The Glory of Giggle Gas Explained
Question: I’ve heard that NOS is the easiest way to boost power, I wanted to know if that was true and how nitrous actually works.
Answer: Great question! You can learn a lot “through the grapevine” but it’s always important to do your research. Nitrous is considered to be the cheapest power-adder available, but it’s important to understand how it changes your car’s performance before you go all gas-happy…
The History Behind the Ha-has
Nitrous oxide was first “discovered” by an English minister/chemist named Joseph Priestly, in 1772. For years, it was touted for its use as a medical anesthetic until the convenience and potency of chloroform and ether made it largely obsolete. Later, the German Luftwaffe (Air Force) used it to boost performance of their high-altitude plane engines during World War II. Although the Germans only used nitrous on specialized bombers and high-altitude aircraft, the technology was later adapted for use in automotive applications. After being banned by NASCAR in the 1950’s, nitrous made its debut on the drag racing scene in the 1970’s. The term “NOS” is actually an acronym for “Nitrous Oxide Systems” – the company that pioneered the use of nitrous oxide as a power-adder for cars and motorcycles and made the technology available to the average shade-tree mechanic. Thanks to the Fast and Furious films, “NOS” has now become synonymous with nitrous oxide.
History class is over, folks, so slap on those safety goggles and get ready for some chemistry! There are two types of gas, nitrous oxide for medical use is referred to as “U.S.P.” and is not available to the public. The other type, “Nitrous Plus”, is used for all non-medical applications, and contains a small amount of sulfur dioxide to deter recreational use. Nitrous Oxide (N2O) consists of 2 nitrogen atoms and one oxygen atom (33% oxygen), which is a much higher concentration than regular air (about 20% oxygen). The heat from the engine breaks the molecules apart, giving your engine an extra boost of oxygen – add some extra fuel to compliment that extra O2 and now you’re cookin’ with gas! Er… pun intended. More oxygen + more fuel = more power, and we all like that! As if that wasn’t enough, the N2O also boosts hp by cooling the inlet temperature – about 50-70 degrees. Considering horsepower increases 1% for every 10 degrees the inlet temp drops, your pony is gaining an additional 5-7%. However –nitrous is not all sunshine and rainbows – because you are forcing more air and more fuel into the combustion chamber, combustion temperature and cylinder pressure is going to increase dramatically. This makes it imperative that you follow the directions and recommendations from your nitrous kit. Failure to do so could end very very badly.
Wet Vs. Dry
There are two types of nitrous kits/systems, wet-injected and dry-injected. In a dry-injected system, N2O is sprayed into the intake while increasing fuel pressure to supply the additional fuel needed. Relatively inexpensive and easy to install, dry kits are great for first-timers and naturally aspirated motors (especially those with a return-style fuel system), but are not recommended for any forced-induction application. Wet systems are considered to be safer than dry because they mix the nitrous and fuel prior to combustion, decreasing the chance for detonation, and are the better choice for forced induction cars. They require more time and skill to install, but are much easier to fine-tune and can produce bigger horsepower gains. It is important that ALL nitrous systems are carefully monitored, as an accidental detonation could end in melted pistons or your intake manifold blown into hundreds of pieces.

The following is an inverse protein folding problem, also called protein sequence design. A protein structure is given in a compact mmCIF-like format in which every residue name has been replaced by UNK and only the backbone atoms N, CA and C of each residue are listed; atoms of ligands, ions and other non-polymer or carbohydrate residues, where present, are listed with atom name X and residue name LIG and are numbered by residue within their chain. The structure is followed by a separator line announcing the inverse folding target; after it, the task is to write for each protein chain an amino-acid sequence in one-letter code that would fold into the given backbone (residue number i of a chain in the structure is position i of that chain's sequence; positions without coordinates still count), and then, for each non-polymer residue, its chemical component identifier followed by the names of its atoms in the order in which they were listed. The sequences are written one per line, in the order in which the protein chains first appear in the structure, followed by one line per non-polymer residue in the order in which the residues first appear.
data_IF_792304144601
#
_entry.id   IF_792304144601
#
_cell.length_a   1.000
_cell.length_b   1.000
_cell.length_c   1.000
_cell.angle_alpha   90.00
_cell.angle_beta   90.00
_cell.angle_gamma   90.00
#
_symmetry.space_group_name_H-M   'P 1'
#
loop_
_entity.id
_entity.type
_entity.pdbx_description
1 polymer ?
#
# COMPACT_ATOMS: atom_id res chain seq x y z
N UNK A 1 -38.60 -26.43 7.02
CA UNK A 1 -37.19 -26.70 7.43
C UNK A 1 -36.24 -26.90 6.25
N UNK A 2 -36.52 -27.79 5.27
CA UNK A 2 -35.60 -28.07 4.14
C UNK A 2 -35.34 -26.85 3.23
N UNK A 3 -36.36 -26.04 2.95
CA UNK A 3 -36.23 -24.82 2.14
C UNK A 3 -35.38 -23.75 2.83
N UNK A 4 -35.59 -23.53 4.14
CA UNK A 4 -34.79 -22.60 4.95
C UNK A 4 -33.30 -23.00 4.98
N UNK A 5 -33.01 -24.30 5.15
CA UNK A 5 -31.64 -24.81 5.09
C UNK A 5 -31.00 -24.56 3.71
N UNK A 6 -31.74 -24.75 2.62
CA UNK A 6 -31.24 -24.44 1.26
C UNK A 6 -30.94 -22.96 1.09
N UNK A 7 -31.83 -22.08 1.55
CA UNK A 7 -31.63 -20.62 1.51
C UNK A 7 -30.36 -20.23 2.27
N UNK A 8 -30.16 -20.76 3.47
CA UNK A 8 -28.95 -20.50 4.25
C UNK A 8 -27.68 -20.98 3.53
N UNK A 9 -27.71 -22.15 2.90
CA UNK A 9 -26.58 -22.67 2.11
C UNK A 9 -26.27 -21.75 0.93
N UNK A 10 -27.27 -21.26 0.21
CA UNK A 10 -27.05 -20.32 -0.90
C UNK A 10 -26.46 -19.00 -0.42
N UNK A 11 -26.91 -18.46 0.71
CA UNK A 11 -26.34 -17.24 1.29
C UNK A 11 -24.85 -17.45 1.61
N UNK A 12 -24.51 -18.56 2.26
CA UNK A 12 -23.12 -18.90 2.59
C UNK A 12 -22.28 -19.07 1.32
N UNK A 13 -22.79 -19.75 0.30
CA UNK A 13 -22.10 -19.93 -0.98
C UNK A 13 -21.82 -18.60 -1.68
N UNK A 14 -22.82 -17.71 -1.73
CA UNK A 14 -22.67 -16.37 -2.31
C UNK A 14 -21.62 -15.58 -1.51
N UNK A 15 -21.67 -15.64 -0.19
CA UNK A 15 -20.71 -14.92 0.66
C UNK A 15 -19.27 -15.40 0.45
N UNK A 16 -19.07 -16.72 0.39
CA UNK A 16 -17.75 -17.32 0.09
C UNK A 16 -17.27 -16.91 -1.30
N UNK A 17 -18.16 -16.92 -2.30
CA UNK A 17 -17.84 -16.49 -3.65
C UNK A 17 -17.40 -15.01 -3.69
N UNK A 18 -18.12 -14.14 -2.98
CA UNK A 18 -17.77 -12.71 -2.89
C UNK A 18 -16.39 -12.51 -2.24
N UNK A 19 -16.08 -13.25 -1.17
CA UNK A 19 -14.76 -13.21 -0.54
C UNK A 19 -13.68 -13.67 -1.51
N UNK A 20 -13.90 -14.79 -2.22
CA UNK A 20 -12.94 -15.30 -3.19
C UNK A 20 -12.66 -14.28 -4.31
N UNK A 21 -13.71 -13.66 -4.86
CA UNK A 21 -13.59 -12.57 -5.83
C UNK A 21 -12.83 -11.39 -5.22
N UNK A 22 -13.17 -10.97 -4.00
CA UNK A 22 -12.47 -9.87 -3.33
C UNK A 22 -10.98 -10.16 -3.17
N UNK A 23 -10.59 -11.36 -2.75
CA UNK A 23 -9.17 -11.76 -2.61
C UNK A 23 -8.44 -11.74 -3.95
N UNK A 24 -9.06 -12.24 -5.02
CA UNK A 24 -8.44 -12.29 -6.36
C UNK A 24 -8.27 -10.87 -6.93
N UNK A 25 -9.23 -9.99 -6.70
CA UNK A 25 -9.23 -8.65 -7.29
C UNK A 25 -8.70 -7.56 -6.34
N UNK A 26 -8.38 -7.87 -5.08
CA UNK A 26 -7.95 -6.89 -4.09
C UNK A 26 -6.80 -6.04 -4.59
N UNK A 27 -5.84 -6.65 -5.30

You thought you were going to get a free drink out of us, didn’t you? Nitrous shot size has nothing to do with booze ; it actually refers to the approximate amount of horsepower you gain from the amount of nitrous sprayed, and our Zex kits come with jets ranging from 55 to 175 (depending on the application). “Plug-and-play” performance chips are not recommended with nitrous systems, but a custom-tuned flash tuner is always a helpful addition. If you have mostly bolt-on mods, your stock fuel system should be able to handle the nitrous with no problems, however you will have to upgrade your spark plugs (the manufacturer of your nitrous kit can give you specific recommendations). Nitrous is a great power-adder, it’s relatively inexpensive and easy to install, but as with any modification, do your research, and be careful – there are grave consequences for throwing caution to the wind, especially with regards to nitrous. Manufacturers like Zex can provide more information, and our AM reps are always available to assist you as well. Happy Gassing!